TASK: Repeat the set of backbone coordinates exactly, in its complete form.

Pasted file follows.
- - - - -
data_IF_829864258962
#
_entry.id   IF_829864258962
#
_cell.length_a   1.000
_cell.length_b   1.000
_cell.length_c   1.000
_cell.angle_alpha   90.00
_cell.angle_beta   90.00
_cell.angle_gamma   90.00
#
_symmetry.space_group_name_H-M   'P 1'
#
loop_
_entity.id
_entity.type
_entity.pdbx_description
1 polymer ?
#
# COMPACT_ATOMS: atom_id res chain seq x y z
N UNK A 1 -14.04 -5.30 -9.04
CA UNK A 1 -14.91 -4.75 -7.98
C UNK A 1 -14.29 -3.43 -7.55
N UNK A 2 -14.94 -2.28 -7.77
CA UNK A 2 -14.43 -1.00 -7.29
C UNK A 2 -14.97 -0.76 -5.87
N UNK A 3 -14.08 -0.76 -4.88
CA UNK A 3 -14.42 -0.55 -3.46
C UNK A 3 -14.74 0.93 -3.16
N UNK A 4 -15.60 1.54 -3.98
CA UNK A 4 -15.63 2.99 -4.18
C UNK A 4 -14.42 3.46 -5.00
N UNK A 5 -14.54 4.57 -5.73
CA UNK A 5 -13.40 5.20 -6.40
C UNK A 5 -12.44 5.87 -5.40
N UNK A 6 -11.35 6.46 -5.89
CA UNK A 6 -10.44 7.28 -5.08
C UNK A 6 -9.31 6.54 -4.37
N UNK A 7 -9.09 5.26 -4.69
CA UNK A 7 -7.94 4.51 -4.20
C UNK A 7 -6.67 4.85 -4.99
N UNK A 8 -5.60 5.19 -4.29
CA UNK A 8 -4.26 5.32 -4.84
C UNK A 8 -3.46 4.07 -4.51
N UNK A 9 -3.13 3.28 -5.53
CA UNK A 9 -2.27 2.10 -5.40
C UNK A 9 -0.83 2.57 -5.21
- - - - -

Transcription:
data_IF_829864258962
#
_entry.id   IF_829864258962
#
_cell.length_a   1.000
_cell.length_b   1.000
_cell.length_c   1.000
_cell.angle_alpha   90.00
_cell.angle_beta   90.00
_cell.angle_gamma   90.00
#
_symmetry.space_group_name_H-M   'P 1'
#
loop_
_entity.id
_entity.type
_entity.pdbx_description
1 polymer ?
#
# COMPACT_ATOMS: atom_id res chain seq x y z
N UNK A 1 -14.04 -5.30 -9.04
CA UNK A 1 -14.91 -4.75 -7.98
C UNK A 1 -14.29 -3.43 -7.55
N UNK A 2 -14.94 -2.28 -7.77
CA UNK A 2 -14.43 -1.00 -7.29
C UNK A 2 -14.97 -0.76 -5.87
N UNK A 3 -14.08 -0.76 -4.88
CA UNK A 3 -14.42 -0.55 -3.46
C UNK A 3 -14.74 0.93 -3.16
N UNK A 4 -15.60 1.54 -3.98
CA UNK A 4 -15.63 2.99 -4.18
C UNK A 4 -14.42 3.46 -5.00
N UNK A 5 -14.54 4.57 -5.73
CA UNK A 5 -13.40 5.20 -6.40
C UNK A 5 -12.44 5.87 -5.40
N UNK A 6 -11.35 6.46 -5.89
CA UNK A 6 -10.44 7.28 -5.08
C UNK A 6 -9.31 6.54 -4.37
N UNK A 7 -9.09 5.26 -4.69
CA UNK A 7 -7.94 4.51 -4.20
C UNK A 7 -6.67 4.85 -4.99
N UNK A 8 -5.60 5.19 -4.29
CA UNK A 8 -4.26 5.32 -4.84
C UNK A 8 -3.46 4.07 -4.51
N UNK A 9 -3.13 3.28 -5.53
CA UNK A 9 -2.27 2.10 -5.40
C UNK A 9 -0.83 2.57 -5.21